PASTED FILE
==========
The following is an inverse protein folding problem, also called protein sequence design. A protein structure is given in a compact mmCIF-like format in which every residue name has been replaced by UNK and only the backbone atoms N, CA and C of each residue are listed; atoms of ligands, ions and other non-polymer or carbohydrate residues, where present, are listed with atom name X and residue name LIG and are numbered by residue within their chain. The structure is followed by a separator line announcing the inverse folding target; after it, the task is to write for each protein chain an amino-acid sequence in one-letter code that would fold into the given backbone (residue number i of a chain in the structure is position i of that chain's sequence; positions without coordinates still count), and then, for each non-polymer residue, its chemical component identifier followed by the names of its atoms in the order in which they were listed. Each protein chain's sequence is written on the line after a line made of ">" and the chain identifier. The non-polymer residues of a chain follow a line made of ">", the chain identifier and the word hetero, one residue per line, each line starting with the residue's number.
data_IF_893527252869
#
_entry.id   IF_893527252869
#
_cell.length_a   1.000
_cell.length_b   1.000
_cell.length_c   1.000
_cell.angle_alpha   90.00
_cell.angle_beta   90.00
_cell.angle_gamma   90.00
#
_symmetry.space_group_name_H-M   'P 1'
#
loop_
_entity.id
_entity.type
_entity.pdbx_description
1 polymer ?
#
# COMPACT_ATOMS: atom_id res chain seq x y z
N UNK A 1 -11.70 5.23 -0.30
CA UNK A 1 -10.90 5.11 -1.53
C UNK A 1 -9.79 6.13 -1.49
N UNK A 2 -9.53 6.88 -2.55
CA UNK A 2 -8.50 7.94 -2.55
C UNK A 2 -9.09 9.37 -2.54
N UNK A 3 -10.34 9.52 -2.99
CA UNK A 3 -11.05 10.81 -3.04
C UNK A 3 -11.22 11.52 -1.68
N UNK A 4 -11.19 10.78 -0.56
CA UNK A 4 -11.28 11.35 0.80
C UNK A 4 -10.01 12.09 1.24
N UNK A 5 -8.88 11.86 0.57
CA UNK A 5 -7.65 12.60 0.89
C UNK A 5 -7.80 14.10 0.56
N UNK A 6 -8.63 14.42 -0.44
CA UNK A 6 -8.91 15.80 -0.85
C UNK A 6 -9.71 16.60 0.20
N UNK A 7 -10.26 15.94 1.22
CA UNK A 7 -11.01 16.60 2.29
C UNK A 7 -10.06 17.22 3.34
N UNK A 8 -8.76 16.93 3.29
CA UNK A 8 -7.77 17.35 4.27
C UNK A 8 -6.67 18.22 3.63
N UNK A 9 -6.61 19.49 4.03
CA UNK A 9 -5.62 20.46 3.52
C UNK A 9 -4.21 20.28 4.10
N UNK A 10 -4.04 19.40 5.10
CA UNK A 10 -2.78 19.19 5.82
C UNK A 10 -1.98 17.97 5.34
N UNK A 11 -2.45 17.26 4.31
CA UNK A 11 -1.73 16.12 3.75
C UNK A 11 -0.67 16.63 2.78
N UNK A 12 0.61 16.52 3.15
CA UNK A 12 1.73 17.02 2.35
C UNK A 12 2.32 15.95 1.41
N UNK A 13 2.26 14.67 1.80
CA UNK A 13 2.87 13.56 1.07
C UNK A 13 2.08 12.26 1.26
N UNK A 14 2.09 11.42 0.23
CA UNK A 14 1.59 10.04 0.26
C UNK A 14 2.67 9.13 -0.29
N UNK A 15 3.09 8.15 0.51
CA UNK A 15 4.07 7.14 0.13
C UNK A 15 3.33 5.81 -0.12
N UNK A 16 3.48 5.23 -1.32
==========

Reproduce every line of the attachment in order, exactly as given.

The following is an inverse protein folding problem, also called protein sequence design. A protein structure is given in a compact mmCIF-like format in which every residue name has been replaced by UNK and only the backbone atoms N, CA and C of each residue are listed; atoms of ligands, ions and other non-polymer or carbohydrate residues, where present, are listed with atom name X and residue name LIG and are numbered by residue within their chain. The structure is followed by a separator line announcing the inverse folding target; after it, the task is to write for each protein chain an amino-acid sequence in one-letter code that would fold into the given backbone (residue number i of a chain in the structure is position i of that chain's sequence; positions without coordinates still count), and then, for each non-polymer residue, its chemical component identifier followed by the names of its atoms in the order in which they were listed. Each protein chain's sequence is written on the line after a line made of ">" and the chain identifier. The non-polymer residues of a chain follow a line made of ">", the chain identifier and the word hetero, one residue per line, each line starting with the residue's number.
data_IF_893527252869
#
_entry.id   IF_893527252869
#
_cell.length_a   1.000
_cell.length_b   1.000
_cell.length_c   1.000
_cell.angle_alpha   90.00
_cell.angle_beta   90.00
_cell.angle_gamma   90.00
#
_symmetry.space_group_name_H-M   'P 1'
#
loop_
_entity.id
_entity.type
_entity.pdbx_description
1 polymer ?
#
# COMPACT_ATOMS: atom_id res chain seq x y z
N UNK A 1 -11.70 5.23 -0.30
CA UNK A 1 -10.90 5.11 -1.53
C UNK A 1 -9.79 6.13 -1.49
N UNK A 2 -9.53 6.88 -2.55
CA UNK A 2 -8.50 7.94 -2.55
C UNK A 2 -9.09 9.37 -2.54
N UNK A 3 -10.34 9.52 -2.99
CA UNK A 3 -11.05 10.81 -3.04
C UNK A 3 -11.22 11.52 -1.68
N UNK A 4 -11.19 10.78 -0.56
CA UNK A 4 -11.28 11.35 0.80
C UNK A 4 -10.01 12.09 1.24
N UNK A 5 -8.88 11.86 0.57
CA UNK A 5 -7.65 12.60 0.89
C UNK A 5 -7.80 14.10 0.56
N UNK A 6 -8.63 14.42 -0.44
CA UNK A 6 -8.91 15.80 -0.85
C UNK A 6 -9.71 16.60 0.20
N UNK A 7 -10.26 15.94 1.22
CA UNK A 7 -11.01 16.60 2.29
C UNK A 7 -10.06 17.22 3.34
N UNK A 8 -8.76 16.93 3.29
CA UNK A 8 -7.77 17.35 4.27
C UNK A 8 -6.67 18.22 3.63
N UNK A 9 -6.61 19.49 4.03
CA UNK A 9 -5.62 20.46 3.52
C UNK A 9 -4.21 20.28 4.10
N UNK A 10 -4.04 19.40 5.10
CA UNK A 10 -2.78 19.19 5.82
C UNK A 10 -1.98 17.97 5.34
N UNK A 11 -2.45 17.26 4.31
CA UNK A 11 -1.73 16.12 3.75
C UNK A 11 -0.67 16.63 2.78
N UNK A 12 0.61 16.52 3.15
CA UNK A 12 1.73 17.02 2.35
C UNK A 12 2.32 15.95 1.41
N UNK A 13 2.26 14.67 1.80
CA UNK A 13 2.87 13.56 1.07
C UNK A 13 2.08 12.26 1.26
N UNK A 14 2.09 11.42 0.23
CA UNK A 14 1.59 10.04 0.26
C UNK A 14 2.67 9.13 -0.29
N UNK A 15 3.09 8.15 0.51
CA UNK A 15 4.07 7.14 0.13
C UNK A 15 3.33 5.81 -0.12
N UNK A 16 3.48 5.23 -1.32